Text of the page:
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Friday, October 12, 2012

Jane Hirshfield on Czesław Miłosz, (California) Poet

Come, Thief
by Jane Hirshfield
(Knopf, 2011)
Jane Hirshfield, who published her seventh book of poems, Come, Thief (Knopf), last year, joins our continuing series of guest blog posts by writers of fiction, poetry, essays, and history with this appreciation of the life and work of Czesław Miłosz, whose Selected and Last Poems: 1931–2004 Ecco Press published in 2011.

In 1936, at age twenty-five, Czesław Miłosz wrote this poem:
We were riding through frozen fields in a wagon at dawn.
A red wing rose in the darkness.

And suddenly a hare ran across the road.
One of us pointed to it with his hand.

That was long ago. Today neither of them is alive,
Not the hare, nor the man who made the gesture.

O my love, where are they, where are they going
The flash of a hand, streak of movement, rustle of pebbles.
I ask not out of sorrow, but in wonder.

Wilno, 1936
(tr: Czesław Miłosz and Lillian Vallee)
In 1991, in “Capri,” he wrote:
I reach eighty, I fly from San Francisco to Frankfurt and Rome, a passenger who once travelled three days by horse carriage from Szetejnie to Wilno.
(tr: Czesław Miłosz and Robert Hass)
Between those two poems, a changed life. Between those two poems, a changed world.

In late 2002, at ninety-one and returned to Poland from his long self-exile (ten years in Paris, then forty as professor and poet in Berkeley), Miłosz wrote this small poem in his notebook:
I pray to my bedside god.
For He must have billions of ears.
And one ear He keeps always open to me.

(tr: Anthony Miłosz)
Reading this in English eight years after the poet's death, I was struck by its curious “bedside.” A translator’s note explains: the original adjective means “near-at-hand,” “handy.” The Polish words for a first aid kit, a home-library reference book, and hand luggage all use some form of podręczny. This would, then, be not the distant and fearsome God of Judgment, but the rescuing one who knows every sparrow that falls, and the poem points toward a fully-felt fulcrum of balance: its god is local and large, intimate and immense, able to carry in a small, household form something vast, life-saving, and essential. Even the typography holds dual vision: the “g” of “god,” is lower-case; the pronoun is “He.”


Czesław Miłosz was a writer who thought much about the large. He pondered history, philosophy, religion, and, throughout his life, the central question of suffering. Yet he remained all his life a poet whose descriptions and affections were ultimately tuned to the small, the visibly near—a vanishing world slips into the vanishing body of a hare. Abstraction, ideas pried loose from those who lived and held them, were—he had witnessed—murderous. A lifelong Catholic, he could write without embarrassment of the Eternal, while remaining equally a poet of preservation and memory: of a pleated taffeta dress, a childhood river, a Warsaw librarian dead in the war, a snake, a cat. He loved debate, but also to eat, and to look. A meal had its lamb, its olives, the wood of its table, its view. An overheard conversation between women in a museum cafeteria might be conscripted into a poem of delight in our “tiny, tiny my-ness.”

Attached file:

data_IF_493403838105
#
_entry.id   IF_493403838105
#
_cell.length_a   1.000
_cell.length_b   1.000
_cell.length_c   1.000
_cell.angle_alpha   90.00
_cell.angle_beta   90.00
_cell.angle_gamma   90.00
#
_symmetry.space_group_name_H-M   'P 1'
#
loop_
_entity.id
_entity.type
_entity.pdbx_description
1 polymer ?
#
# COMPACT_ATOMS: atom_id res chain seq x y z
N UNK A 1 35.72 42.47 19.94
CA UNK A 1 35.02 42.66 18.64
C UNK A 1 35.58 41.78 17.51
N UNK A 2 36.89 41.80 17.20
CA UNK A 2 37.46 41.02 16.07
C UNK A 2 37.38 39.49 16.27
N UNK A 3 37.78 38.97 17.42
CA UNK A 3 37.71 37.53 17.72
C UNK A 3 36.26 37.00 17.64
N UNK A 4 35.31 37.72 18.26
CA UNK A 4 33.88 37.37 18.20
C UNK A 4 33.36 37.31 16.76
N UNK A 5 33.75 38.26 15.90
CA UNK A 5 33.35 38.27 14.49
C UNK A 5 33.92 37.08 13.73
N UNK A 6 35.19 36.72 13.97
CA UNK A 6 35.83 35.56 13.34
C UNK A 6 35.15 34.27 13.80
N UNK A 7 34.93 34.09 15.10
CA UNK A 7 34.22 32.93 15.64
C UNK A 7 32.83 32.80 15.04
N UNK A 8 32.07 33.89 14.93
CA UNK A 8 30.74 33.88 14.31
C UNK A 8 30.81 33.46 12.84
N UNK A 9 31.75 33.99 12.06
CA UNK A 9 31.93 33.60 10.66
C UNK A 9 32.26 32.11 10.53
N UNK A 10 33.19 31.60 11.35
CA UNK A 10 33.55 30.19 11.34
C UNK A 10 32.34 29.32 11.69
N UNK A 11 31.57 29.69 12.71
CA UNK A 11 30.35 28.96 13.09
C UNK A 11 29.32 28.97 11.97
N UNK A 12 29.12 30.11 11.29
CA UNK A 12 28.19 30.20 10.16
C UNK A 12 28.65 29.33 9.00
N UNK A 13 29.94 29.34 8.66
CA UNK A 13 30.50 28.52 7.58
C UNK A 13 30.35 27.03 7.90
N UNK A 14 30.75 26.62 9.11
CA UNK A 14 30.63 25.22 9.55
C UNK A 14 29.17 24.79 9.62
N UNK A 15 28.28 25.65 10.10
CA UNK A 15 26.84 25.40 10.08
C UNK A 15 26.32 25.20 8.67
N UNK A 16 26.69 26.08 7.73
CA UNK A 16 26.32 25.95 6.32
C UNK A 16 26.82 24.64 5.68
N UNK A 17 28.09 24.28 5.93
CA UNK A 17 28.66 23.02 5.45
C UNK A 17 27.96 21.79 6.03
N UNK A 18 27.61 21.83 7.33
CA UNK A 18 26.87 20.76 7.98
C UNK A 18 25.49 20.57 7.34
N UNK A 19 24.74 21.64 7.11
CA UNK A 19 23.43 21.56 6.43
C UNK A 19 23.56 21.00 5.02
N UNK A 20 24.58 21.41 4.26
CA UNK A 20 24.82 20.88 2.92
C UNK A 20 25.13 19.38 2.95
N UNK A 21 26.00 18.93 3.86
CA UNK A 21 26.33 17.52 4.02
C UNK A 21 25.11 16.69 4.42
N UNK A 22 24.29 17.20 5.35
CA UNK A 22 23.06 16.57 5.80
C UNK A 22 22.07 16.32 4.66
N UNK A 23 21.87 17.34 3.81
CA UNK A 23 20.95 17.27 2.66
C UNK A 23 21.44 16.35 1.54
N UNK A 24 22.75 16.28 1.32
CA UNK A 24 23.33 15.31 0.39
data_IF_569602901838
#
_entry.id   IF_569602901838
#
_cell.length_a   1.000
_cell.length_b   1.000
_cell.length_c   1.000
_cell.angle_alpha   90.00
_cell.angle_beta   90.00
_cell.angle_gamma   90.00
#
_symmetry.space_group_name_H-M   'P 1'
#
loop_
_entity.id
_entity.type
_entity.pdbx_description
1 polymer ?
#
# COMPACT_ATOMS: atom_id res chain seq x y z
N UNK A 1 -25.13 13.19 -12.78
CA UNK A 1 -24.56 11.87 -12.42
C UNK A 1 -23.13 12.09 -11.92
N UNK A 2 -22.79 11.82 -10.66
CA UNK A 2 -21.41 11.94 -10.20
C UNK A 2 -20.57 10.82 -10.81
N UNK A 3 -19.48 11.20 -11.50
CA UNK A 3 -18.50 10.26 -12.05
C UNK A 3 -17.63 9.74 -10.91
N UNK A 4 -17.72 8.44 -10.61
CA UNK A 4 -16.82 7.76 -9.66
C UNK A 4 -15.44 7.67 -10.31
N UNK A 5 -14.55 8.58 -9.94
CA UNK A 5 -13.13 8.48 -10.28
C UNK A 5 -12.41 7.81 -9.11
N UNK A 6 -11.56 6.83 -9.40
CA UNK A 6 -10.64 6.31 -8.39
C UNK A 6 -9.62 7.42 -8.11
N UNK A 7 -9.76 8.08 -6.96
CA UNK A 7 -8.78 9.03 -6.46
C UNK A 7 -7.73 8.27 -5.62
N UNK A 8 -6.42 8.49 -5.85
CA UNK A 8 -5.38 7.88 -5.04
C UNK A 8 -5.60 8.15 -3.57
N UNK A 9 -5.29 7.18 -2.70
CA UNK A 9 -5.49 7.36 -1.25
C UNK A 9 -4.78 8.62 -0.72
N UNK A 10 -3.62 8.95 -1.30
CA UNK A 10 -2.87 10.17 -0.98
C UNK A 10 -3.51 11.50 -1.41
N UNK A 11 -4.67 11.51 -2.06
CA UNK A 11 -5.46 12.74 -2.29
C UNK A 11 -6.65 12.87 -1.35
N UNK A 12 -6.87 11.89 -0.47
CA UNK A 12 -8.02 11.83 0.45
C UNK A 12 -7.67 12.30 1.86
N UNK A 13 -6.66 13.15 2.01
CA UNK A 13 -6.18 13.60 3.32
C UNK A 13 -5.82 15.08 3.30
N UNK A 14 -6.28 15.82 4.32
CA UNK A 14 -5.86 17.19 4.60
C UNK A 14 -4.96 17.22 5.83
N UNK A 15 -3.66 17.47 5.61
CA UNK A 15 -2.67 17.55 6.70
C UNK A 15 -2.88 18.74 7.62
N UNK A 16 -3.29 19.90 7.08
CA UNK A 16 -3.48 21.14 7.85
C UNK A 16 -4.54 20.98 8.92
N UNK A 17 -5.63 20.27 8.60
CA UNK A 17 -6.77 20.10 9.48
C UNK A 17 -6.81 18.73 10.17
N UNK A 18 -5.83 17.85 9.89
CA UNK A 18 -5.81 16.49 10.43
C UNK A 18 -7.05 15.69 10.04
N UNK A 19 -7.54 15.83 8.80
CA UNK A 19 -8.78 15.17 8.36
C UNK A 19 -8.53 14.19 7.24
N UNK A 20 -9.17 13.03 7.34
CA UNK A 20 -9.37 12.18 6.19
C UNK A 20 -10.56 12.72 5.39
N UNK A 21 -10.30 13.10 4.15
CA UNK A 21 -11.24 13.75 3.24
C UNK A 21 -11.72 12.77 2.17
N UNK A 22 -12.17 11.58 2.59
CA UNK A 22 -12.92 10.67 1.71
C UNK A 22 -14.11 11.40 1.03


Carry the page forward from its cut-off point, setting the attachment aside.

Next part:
For four of his nine decades, what was local, intimate, and at-hand to Czesław Miłosz was California and his Tudor-style storybook cottage on Grizzly Peak. One prose book is titled Visions from San Francisco Bay—his daily view. And so, because it is biographically true, and because he was a poet of the podręczny—of what is near to the hand—this poet of the Grand Duchy of Lithuania and Poland was nonetheless a poet of whom we might say also: of California.

Some facts. Born in 1911, Miłosz spent his youth in the forests and farmlands of Szetejnie, Lithuania, a member of a Polish-speaking landholding family in a place where historical borders had long been fluid. He died in Krakow, Poland, at age 93, in 2004. In between, he attended university in Vilnius, traveled to Paris in the 1930s, watched as a member of the Polish resistance during the Second World War first the destruction of the Warsaw ghetto, and then of the larger city. He came to America first as a postwar diplomat serving the Washington D.C. embassy. After he defected, first leading the life of an émigré writer in Paris, he found a home in America, teaching in relative obscurity in the Slavic Languages Department of the University of California, Berkeley—until the Nobel Prize in 1980 procured him both that rarest of perks, a personal parking place on the Berkeley campus, and fame.

The locating of poets isn't an act of mine-stake claiming. Poets’ words are community property, and poems need no passports to pass through borders. Miłosz took U.S. citizenship, but addressed himself as “voyager” in one poem, and in another wrote to his “faithful mother tongue” (Polish), “You were my native land: I lacked any other.” We cannot unmixedly call him an “American” poet. Yet he wrote in a Polish magazine of “my fraternity of California poets.”

Miłosz was fluent in Polish, French, and English, learned Lithuanian, Russian, and some Yiddish in childhood, traveled widely (mushroom hunting in forests wherever he could). He served as ambassador between the world's literary traditions, including in his anthology A Book of Luminous Things translations of poems from Europe, Asia, North and South America, Scandinavia, and the Near East.

The word “cosmopolitan” has many definitions. Some speak of the cosmopolitan as “free from local, provincial, or nationalist ideas or prejudices”; others say simply “belonging to, at home in, all the world.” For naturalists, the word means “globally at home”—humans, then, must be, along with ants and termites, a biologically cosmopolitan species.